"Simplicity is the ultimate sophistication"
– Leonardo Da Vinci
My favorite part of the day is the early morning. I love how peaceful the silence of early mornings are, and seeing the sun rise everyday is definitely something to live for. I wake up at about six each morning, and I love it! Waking up early makes for a much more productive day.
I actually want to get up sometime between 5:30 and 5:45…
I’ve always been an excellent procrastinator, so good that I kept putting off developing habits to overcome procrastination. One day it just clicked how much I hated doing it, and I’d had enough. I’ve been improving myself in various ways over the years, but I was still horribly inefficient with my time. I had to find a way to kick the bad habit of procrastination; the habit that felt like a natural talent to me. I did some reading on the subject, and wasn’t exactly inspired by any one piece of writing. There was however, one suggestion that put me on the right path: each time I’m about to put something off, take note and ask myself why I want to.
I started with that in mind, and that helped me to become more aware of my procrastination. I often found that the answer to my own question was something simple and irrational. Usually I would choose to put something off because I felt like relaxing instead, or there was something else on my mind that I wanted to read up on, and of course I just didn’t want to do whatever the task was.
Something that’s taken me a long time to grasp, is being consciously present in the moment. I’ve always found it easy and appealing to retreat into the worlds created by my mind; I like to imagine and contemplate a great many ideas. There’s absolutely nothing wrong with that, so long as I still take the time to enjoy what I have around me. After realizing that there are superb benefits to being conscious of even the smallest things – especially the small things, actually – I’ve made an effort every day just to awaken my senses, and take in my environment.
Being mindful is about inciting our senses and using them to focus on the moment. How often do we get lost in multitasking, the stress of work, or even TV? Taking just a moment to reflect on how often many of us really use all of our senses at any given moment, I believe you’ll be surprised. We move through life at a quick pace, not noticing what’s happening around us, not noticing the textures on our fingertips or the various colorful details in our surroundings.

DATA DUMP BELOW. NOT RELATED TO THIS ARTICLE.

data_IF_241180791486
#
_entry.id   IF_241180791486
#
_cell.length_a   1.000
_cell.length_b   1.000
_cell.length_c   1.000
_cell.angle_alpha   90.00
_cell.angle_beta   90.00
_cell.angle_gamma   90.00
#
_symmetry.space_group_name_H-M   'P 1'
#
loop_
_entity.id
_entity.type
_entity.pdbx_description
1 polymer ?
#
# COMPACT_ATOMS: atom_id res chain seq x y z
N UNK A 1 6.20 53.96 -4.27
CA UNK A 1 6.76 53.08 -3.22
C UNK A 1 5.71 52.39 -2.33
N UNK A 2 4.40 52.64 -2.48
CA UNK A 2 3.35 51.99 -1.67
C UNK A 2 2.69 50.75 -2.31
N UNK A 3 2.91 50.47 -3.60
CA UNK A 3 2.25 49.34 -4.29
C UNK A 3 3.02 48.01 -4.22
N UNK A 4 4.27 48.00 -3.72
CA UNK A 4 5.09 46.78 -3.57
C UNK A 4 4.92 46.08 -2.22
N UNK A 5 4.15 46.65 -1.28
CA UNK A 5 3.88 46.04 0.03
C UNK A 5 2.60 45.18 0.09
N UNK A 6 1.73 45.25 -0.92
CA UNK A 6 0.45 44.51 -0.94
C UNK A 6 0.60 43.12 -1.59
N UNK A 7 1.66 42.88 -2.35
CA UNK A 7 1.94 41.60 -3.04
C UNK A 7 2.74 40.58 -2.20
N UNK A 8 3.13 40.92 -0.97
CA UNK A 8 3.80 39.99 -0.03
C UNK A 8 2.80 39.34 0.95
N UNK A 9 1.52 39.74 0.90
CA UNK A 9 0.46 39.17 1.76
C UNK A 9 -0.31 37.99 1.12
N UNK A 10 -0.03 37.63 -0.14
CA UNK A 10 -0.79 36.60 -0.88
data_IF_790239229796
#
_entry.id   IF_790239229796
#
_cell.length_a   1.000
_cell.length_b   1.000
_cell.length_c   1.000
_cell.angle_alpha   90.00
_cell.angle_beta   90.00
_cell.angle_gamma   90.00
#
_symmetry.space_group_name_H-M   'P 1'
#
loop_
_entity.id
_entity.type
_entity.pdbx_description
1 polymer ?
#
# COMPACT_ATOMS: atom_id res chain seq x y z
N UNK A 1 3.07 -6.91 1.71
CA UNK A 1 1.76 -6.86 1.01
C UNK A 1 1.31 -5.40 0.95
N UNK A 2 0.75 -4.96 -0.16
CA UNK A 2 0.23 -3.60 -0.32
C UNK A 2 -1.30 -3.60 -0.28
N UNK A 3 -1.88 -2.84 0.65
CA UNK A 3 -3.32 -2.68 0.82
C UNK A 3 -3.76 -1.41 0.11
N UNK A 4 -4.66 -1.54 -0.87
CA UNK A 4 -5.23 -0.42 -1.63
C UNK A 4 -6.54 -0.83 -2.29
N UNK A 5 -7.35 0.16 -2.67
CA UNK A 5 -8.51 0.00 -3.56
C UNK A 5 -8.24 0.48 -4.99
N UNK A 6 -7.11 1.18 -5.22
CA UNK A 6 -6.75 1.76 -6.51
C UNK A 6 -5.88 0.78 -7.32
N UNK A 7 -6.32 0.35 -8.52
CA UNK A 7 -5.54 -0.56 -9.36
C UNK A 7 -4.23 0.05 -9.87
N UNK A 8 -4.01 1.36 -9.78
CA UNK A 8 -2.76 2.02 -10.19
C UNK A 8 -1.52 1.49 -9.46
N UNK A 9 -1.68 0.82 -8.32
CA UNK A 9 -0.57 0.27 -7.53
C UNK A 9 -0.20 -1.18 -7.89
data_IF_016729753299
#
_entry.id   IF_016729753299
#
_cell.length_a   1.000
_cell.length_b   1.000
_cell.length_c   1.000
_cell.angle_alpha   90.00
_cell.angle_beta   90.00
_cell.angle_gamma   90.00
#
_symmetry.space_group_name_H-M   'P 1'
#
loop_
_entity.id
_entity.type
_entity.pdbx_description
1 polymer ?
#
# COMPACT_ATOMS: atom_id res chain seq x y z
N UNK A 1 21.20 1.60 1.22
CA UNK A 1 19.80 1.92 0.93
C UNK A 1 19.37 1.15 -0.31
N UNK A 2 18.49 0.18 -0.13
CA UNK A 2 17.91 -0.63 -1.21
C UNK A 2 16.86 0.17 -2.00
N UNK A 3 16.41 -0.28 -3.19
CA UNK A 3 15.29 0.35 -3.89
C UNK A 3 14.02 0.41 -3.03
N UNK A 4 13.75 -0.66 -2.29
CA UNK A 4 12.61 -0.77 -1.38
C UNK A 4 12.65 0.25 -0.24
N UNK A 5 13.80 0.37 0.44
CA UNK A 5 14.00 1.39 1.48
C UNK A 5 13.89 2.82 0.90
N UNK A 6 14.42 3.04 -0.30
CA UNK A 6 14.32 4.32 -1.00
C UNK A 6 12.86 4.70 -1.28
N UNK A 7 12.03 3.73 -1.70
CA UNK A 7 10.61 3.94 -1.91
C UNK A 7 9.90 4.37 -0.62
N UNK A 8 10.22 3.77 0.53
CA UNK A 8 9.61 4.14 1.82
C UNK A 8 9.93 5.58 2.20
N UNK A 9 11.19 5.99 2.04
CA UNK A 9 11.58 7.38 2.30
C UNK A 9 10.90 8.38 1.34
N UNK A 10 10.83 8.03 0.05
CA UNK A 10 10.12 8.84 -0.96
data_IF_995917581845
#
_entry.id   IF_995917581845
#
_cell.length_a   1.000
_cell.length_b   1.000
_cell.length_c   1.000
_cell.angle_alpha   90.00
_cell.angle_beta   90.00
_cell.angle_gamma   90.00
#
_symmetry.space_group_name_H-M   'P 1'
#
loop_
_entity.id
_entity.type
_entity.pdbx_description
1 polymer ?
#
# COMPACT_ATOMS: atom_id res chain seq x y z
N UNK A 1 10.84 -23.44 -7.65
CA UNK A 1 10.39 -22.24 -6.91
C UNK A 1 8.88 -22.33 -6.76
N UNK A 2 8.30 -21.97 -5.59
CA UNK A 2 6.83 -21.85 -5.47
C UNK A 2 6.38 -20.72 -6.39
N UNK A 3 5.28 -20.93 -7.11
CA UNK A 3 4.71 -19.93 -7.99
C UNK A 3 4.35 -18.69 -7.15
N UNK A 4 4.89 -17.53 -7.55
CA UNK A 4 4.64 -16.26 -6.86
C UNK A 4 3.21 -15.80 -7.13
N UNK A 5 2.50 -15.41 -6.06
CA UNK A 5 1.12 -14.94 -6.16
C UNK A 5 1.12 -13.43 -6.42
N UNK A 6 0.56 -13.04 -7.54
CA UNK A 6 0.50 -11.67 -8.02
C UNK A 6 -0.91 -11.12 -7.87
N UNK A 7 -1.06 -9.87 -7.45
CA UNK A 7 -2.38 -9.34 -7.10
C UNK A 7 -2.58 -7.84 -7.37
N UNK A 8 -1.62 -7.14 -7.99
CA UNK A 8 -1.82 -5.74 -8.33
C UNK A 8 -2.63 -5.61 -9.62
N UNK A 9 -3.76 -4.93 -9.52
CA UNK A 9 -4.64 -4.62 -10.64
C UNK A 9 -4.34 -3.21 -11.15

We’ve become desensitized to life.
There’s not much more to say about being mindful, there’s no instruction manual to write, and anyone can and should try it. It’s really quite simple:
For any given task, focus on that alone and take in every detail through all of your natural senses. In a moment shared with someone you care about, be present and enjoy that time. When you are alone and have a few minutes free, look around you and take in the details of your surroundings; find something that’s breath taking in the most simple way.
I’ve always loved watching a good show, but in my various pursuits of better living, I realized that watching TV or movies for regular entertainment was just not going to cut it. Television and movies are great on occasion, but they have very little real value. When we watch a show or movie, our brain becomes inactive; it isn’t stimulated or even revitalized. I believe there’s a multitude of reasons why any given person would have trouble severing ties with TV, but from what I can tell, it really comes down to one thing: we don’t find anything specific to replace it with. Television is addicting and that makes it extremely difficult to give up, and like other addictions, it can be helpful to have a healthy replacement.